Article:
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Old February 26, 2013, 08:07 AM   #26
sc928porsche
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Recoil on the 308 is not that heavy unless you are recoil sensitive. Since it is uncomfortable to you, I would suggest you replace the recoil pad with one that is designed to soften the recoil better first. For heavy recoil rifles, I really like the kick-eze. It will definately tame most rifles. If that dosnt help enough, then got to the brake. The kick-eze should drop the felt recoil of a 308 to about a 22-250.
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Old February 26, 2013, 09:50 AM   #27
kraigwy
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Quote:
Recoil on the 308 is not that heavy unless you are recoil sensitive
Its not just about recoil. Its about muzzle control. The brake cuts down on muzzle jump, allowing you to easier spot hits, and helps with follow through and quick follow up shots.

I doubt any of us complain that the 22 rim fire has too much recoil, but a lot of people improve their rimfire shooting by adding a brake to their 22 rifles and pistols.

I have a buddy who put a brake on his rather heavy 223 varmit rifle. It holds the muzzle down so you could see the impact when you hit PDs.
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Old February 26, 2013, 01:58 PM   #28
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That's what I'm looking forward to, Kraig. After all the mods to my SPS 20" .308, it weighs somewhere around 15 lbs. That additional mass has made recoil pretty much a non-issue, but that little bit of muzzle flip is driving me crazy. I'm hoping that I too, will be able to stay on target after breaking my shots.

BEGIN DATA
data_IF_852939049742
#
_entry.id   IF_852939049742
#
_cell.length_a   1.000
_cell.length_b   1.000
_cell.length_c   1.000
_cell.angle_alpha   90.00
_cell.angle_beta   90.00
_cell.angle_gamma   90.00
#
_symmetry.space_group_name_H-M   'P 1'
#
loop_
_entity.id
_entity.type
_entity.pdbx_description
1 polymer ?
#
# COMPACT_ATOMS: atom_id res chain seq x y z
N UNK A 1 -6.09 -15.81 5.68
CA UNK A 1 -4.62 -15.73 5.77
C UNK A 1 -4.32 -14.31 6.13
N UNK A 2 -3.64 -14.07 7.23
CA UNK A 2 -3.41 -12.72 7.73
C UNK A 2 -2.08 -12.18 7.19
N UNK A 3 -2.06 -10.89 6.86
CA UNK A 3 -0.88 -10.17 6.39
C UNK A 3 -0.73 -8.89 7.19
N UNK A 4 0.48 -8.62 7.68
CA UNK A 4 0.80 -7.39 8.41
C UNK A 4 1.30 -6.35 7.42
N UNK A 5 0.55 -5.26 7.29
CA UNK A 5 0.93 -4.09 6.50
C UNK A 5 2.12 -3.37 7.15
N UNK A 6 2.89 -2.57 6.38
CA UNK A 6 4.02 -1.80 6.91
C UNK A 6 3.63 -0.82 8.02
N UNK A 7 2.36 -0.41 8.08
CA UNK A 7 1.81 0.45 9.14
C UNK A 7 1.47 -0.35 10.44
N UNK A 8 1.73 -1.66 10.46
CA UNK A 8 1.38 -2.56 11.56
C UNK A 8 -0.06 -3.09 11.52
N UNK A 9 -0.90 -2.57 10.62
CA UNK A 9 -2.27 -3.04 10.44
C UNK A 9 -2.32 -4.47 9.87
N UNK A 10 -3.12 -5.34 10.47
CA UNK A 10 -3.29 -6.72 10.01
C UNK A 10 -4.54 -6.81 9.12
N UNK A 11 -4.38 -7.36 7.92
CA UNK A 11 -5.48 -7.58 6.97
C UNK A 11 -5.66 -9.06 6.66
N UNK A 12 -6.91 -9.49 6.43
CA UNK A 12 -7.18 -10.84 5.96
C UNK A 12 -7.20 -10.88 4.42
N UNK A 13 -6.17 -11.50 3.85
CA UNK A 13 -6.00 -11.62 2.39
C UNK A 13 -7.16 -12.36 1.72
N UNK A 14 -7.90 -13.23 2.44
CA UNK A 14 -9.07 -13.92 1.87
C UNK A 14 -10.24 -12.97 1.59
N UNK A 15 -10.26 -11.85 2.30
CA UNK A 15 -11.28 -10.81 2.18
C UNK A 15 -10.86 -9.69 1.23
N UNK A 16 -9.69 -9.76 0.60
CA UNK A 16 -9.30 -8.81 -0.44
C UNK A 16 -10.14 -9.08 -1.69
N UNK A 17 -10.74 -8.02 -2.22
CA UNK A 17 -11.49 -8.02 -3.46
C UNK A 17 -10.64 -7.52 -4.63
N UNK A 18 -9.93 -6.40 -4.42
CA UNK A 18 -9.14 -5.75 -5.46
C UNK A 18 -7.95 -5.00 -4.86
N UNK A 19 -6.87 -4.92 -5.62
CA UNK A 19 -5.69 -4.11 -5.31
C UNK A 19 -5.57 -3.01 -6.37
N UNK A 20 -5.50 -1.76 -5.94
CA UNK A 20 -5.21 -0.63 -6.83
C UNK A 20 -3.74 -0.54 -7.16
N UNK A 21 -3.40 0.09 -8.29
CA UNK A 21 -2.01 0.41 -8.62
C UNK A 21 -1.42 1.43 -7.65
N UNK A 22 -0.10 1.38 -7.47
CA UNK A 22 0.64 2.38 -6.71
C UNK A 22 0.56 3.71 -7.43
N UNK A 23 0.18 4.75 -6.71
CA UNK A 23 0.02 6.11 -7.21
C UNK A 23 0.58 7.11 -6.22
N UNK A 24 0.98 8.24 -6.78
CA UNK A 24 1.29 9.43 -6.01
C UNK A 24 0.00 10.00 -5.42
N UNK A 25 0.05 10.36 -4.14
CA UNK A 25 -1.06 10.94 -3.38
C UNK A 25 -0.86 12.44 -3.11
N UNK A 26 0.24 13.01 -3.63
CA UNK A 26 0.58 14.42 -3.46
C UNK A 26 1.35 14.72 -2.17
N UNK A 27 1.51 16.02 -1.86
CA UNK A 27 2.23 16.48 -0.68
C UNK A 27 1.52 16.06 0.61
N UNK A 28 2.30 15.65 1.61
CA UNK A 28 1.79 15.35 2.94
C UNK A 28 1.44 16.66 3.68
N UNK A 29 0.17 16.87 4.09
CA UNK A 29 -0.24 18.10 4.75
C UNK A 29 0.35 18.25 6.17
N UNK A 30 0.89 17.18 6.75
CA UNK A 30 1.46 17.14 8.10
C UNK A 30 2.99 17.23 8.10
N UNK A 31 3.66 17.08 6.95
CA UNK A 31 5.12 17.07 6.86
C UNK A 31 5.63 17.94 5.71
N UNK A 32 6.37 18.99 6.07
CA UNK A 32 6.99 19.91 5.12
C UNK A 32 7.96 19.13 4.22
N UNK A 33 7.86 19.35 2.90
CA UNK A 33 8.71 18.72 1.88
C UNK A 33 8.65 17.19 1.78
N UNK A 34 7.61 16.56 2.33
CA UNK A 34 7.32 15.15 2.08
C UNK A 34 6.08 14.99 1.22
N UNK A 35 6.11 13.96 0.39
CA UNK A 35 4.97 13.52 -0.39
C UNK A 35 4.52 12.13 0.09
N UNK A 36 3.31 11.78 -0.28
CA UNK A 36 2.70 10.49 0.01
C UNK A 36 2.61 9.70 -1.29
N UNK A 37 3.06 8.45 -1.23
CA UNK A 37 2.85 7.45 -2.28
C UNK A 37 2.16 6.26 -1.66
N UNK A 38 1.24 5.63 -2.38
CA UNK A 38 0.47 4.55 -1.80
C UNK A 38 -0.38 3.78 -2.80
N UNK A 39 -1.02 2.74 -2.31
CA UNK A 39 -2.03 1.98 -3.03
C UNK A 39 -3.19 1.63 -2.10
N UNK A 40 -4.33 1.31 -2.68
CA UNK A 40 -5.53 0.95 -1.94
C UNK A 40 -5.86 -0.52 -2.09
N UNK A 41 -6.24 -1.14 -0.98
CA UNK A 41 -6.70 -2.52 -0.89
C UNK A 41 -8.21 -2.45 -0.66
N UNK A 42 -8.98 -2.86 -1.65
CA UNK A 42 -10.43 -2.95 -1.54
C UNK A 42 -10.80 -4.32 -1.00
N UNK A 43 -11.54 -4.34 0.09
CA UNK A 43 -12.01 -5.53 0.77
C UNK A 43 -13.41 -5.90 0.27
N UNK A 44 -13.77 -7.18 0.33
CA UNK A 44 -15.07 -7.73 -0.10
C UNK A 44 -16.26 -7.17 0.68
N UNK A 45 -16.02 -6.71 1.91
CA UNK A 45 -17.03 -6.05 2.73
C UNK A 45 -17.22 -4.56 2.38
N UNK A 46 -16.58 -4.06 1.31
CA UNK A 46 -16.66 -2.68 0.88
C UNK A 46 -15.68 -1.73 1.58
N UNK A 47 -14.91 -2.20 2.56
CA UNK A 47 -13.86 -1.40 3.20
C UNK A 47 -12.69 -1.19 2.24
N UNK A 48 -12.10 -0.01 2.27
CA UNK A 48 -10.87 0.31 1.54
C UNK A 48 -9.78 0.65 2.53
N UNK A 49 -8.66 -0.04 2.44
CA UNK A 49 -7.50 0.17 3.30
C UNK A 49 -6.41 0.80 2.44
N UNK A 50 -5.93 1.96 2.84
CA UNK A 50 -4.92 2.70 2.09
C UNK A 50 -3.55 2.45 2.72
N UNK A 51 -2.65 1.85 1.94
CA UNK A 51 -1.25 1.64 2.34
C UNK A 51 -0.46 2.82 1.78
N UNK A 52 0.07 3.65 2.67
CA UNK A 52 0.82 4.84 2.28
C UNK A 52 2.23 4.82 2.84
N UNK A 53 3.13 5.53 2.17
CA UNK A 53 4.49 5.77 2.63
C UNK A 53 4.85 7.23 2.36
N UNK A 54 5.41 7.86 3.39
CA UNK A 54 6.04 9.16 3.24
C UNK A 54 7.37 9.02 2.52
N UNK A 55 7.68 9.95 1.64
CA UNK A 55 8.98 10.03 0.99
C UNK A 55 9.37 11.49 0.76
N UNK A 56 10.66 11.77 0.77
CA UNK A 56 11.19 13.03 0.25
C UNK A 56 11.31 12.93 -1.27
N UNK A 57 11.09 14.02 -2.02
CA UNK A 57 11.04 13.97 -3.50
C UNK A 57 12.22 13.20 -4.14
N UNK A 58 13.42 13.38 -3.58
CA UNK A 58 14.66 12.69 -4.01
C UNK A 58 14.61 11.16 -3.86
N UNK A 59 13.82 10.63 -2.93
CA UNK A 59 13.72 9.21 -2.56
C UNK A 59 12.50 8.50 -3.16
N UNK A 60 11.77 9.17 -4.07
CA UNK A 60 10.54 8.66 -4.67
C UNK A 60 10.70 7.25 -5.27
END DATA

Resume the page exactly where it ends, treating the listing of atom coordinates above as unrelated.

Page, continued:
The noise? Well... I don't guess I care so much. Most of the time I'm on the range, I'm by myself. I've sat three benches down from guys shooting 300 win mags and other calibers that would hit me in the side of the face with concussion; If I can sit through theirs and still shoot accurately, I guess they'll be able to sit through mine. Or try harder
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Old February 26, 2013, 03:36 PM   #29
JD0x0
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Quote:
Its not just about recoil. Its about muzzle control. The brake cuts down on muzzle jump, allowing you to easier spot hits, and helps with follow through and quick follow up shots.
While this is true does that make it necessary? A bolt gun probably wouldn't get faster follow up shots, by the time you work the bolt for the next shot, the recoil has already dissipated. Muzzle jump doesn't make it impossible to self spot. It's quite easy with my .270 at 200yrds if you maintain sight picture, which is basic technique. At longer ranges it become slightly easier because bullet ETA is generally 1 second or more, which is plenty of time to scope spot even with heavy recoil and muzzle jump.

JMO brakes are useless for my shooting style on any platform generating under 30ft/lbs of free recoil.
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Old February 26, 2013, 03:46 PM   #30
wooly booger
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I don't think a brake on the Ruger would be that cost beneficial. A .308 is not a heavy recoiling cartridge, even in a light gun. If you are bothered that much by it, change loads to the Remington Managed Recoil load or imitate it with handloads. You should also invest in a PAST recoil shield of a good shooting coat with a good pad. You might want to have someone knowledgeable look at your posture on the bench. Spending a lot of time at a public range sending 50 or more rounds downrange through a rifle with a muzzle brake is going to make you a lot more enemies than friends as well as an intimate encounter with an audiologist.

I have a brake on a .340 WBY and a .338 Lapua...they are a necessary evil with those beasts.